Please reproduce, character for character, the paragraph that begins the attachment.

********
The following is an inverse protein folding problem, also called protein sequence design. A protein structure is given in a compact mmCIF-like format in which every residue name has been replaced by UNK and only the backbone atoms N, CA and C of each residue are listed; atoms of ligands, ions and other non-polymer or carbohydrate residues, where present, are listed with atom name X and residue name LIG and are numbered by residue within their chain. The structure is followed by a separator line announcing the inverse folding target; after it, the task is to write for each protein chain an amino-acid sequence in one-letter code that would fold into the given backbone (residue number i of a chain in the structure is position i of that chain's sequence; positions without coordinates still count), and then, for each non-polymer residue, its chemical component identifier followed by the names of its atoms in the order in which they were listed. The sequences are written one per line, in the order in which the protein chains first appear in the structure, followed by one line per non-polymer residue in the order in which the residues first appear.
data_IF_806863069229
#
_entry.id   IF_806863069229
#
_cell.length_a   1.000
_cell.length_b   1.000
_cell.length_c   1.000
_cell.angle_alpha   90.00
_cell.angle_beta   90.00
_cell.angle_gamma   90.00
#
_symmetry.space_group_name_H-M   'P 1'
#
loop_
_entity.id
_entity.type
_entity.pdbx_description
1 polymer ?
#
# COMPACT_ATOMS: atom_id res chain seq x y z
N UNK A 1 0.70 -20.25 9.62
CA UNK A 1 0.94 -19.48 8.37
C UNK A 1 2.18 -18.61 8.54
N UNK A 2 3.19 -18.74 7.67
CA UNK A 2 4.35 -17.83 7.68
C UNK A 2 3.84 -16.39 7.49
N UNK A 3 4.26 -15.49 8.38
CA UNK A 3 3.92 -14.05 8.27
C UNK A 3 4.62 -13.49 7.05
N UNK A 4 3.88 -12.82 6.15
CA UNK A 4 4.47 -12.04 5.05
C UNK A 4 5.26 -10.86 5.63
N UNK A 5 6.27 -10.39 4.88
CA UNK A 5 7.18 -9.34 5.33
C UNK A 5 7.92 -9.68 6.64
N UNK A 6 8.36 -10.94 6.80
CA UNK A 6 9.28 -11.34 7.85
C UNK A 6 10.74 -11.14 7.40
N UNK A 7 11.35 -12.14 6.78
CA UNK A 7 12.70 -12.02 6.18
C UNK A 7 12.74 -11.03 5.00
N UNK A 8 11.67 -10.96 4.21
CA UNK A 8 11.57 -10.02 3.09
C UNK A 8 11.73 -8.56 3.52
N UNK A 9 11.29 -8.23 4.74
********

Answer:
The following is an inverse protein folding problem, also called protein sequence design. A protein structure is given in a compact mmCIF-like format in which every residue name has been replaced by UNK and only the backbone atoms N, CA and C of each residue are listed; atoms of ligands, ions and other non-polymer or carbohydrate residues, where present, are listed with atom name X and residue name LIG and are numbered by residue within their chain. The structure is followed by a separator line announcing the inverse folding target; after it, the task is to write for each protein chain an amino-acid sequence in one-letter code that would fold into the given backbone (residue number i of a chain in the structure is position i of that chain's sequence; positions without coordinates still count), and then, for each non-polymer residue, its chemical component identifier followed by the names of its atoms in the order in which they were listed. The sequences are written one per line, in the order in which the protein chains first appear in the structure, followed by one line per non-polymer residue in the order in which the residues first appear.